- Ninety percent of oil production stopped after the hurricane lashed Gulf Coast on Sunday.
- Over 1 million people in Mississippi and Louisiana were without electricity.
- Insurance companies face losses of over US$18 billion in the wake of the tropical storm.
Hurricane Ida, which lashed the Gulf Coast over the weekend, has left more than a million people out of power, while the insurance firms braced for over US$18 billion losses in claims, even as the government evaluates the damage in the wake of the storm.
The powerful storm knocked out powerlines across a vast swath of the Gulf Coast, leaving over a million people in Louisiana and Mississippi states without electricity. The power breakdown has affected several major commercial centers and industries like shipping, energy, and chemicals.
However, the impact on the economy would be less severe if the industries resume quickly. The prolonged closure of the affected refineries may hurt oil supplies and the economy, experts said.
Hurricane Ida rammed the US coast on Sunday at wind speeds of over 120 km per hour, causing record-breaking rainfall, tornadoes, and flash floods. Around 45 people have died in the storm, the fifth strongest to hit this year.
Many people were trapped in the basements of the buildings as water levels rose. Around 15 people died in one such incident in New York. In New Jersey, 23 more people died when they got stuck in their cars as a flash flood struck. In Pennsylvania, four people were killed.
Officials said Ida may cause lesser economic damage than Hurricane Katrina that struck the region 16 years ago due to better levee systems and lower storm surge. Besides, Ida’s wind field was smaller compared to Katrina’s, officials said.
Experts believe insurance firms may have to pay around US$18 billion in claims in the wake of Ida, less than US$90 billion the industry had to incur after Katrina. Despite Ida’s lesser impact, scores of business establishments and the public have been affected even as the resumption of power supplies and other public utilities are continuing. However, the oil and gas industry and the chemical companies along the coast suffered limited damage, officials said.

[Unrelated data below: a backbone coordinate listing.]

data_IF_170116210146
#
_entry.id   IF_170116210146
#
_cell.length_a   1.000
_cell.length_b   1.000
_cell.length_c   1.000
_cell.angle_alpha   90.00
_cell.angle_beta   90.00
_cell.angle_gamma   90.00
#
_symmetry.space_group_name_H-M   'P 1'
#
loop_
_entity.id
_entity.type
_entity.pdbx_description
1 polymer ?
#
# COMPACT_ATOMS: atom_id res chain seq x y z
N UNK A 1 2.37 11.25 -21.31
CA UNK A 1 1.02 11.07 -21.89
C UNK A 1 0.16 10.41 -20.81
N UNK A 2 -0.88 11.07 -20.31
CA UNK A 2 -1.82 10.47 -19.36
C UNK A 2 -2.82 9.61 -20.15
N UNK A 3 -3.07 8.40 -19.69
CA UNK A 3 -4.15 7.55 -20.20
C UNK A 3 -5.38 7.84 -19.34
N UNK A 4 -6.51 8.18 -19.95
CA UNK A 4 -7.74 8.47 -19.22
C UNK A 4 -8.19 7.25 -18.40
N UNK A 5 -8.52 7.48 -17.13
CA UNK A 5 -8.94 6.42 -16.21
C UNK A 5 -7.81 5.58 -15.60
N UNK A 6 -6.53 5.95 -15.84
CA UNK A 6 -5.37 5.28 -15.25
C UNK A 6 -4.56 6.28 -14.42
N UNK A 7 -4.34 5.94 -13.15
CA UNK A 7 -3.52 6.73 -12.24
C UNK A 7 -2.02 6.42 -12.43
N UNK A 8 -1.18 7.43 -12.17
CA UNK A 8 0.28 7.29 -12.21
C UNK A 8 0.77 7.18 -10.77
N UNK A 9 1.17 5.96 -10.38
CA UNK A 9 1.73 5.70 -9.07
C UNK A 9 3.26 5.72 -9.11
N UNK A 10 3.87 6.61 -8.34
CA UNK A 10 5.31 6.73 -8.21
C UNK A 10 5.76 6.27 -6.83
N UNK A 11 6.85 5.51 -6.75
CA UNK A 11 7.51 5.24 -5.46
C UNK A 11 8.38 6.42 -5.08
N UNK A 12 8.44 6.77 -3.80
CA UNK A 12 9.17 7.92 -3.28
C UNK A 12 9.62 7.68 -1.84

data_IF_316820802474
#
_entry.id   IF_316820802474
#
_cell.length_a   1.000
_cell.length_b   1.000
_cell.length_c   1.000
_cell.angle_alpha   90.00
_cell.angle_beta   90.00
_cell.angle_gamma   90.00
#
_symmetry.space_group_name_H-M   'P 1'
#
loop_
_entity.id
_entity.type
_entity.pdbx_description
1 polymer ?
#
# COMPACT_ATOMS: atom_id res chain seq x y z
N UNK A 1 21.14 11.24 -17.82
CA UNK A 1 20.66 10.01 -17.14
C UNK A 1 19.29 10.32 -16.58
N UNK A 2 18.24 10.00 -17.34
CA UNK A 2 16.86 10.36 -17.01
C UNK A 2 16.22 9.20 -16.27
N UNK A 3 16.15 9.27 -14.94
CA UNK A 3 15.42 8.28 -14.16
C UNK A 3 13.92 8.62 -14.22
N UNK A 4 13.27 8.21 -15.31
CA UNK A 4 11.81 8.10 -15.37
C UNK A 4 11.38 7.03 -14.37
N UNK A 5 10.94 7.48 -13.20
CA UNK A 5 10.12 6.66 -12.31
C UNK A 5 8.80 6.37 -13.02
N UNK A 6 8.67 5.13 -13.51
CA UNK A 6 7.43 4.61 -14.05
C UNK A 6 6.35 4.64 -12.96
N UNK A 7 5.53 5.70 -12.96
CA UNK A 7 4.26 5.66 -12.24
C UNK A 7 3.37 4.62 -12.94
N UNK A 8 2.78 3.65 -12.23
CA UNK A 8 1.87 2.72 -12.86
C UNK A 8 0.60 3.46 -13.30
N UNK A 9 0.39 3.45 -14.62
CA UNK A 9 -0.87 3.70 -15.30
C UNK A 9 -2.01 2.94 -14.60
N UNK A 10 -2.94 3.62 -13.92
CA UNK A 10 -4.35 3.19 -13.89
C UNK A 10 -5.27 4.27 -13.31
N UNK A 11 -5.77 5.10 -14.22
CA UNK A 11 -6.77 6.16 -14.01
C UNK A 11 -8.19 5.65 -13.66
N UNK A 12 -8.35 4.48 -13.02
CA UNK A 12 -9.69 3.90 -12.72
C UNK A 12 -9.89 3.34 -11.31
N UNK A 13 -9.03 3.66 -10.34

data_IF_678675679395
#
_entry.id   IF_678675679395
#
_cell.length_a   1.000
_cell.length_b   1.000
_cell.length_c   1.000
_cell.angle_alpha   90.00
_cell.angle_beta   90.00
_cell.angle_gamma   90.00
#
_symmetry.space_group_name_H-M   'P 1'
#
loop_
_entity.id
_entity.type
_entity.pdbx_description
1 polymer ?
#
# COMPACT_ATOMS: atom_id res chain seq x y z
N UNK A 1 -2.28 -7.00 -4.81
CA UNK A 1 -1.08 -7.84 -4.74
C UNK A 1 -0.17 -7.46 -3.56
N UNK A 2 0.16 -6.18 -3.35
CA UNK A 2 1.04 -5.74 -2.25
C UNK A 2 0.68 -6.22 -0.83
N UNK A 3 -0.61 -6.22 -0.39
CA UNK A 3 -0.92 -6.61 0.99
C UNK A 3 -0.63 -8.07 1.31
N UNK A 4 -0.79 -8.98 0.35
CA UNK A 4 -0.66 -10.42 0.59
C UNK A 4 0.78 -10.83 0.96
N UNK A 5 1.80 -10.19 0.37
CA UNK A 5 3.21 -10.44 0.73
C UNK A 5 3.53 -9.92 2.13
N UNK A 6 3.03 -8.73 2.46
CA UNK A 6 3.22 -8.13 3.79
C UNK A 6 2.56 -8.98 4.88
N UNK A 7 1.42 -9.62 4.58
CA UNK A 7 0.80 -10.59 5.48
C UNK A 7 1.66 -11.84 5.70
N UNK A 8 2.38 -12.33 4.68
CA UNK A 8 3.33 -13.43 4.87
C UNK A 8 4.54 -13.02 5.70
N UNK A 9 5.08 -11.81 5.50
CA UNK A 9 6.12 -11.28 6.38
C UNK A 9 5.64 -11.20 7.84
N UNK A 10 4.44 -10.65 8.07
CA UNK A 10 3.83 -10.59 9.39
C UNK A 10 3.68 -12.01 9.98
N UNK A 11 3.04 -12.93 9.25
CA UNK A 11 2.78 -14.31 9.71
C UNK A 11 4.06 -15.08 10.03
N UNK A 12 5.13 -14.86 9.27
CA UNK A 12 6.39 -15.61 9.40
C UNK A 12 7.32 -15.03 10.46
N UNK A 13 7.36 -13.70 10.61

In the Gulf of Mexico, over 15 percent, or two million barrels per day, of gasoline production were stopped. However, it will not disrupt the supply due to ample reserves. The US Energy Department plans to supply 20 million barrels from its reserves under the federal emergency program.
The ports in Gramercy, Baton Rouge, and Morgan City in Louisiana, and the Port of Baton Rouge remained closed on Friday. Also, operations at the Louisiana Offshore Oil Port remained closed. The Exxon Mobile refinery in Baton Rouge and Phillips 66 in Belle Chasse stopped their production.
All the ports suffered minimal damage compared to Hurricane Harvey in 2017. However, officials said the actual impact on refineries is still being assessed. In New Orleans, full restoration of electricity supplies would take at least a week, officials had said after the storm.
Meanwhile, climate experts have rejected the theory that Ida may have been caused by global warming, stressing that hurricanes are caused by a combination of climatic events.
But President Joe Biden has warned of an environmental crisis in the aftermath of Ida. He was expected to tour Louisiana to survey the affected areas on September 3.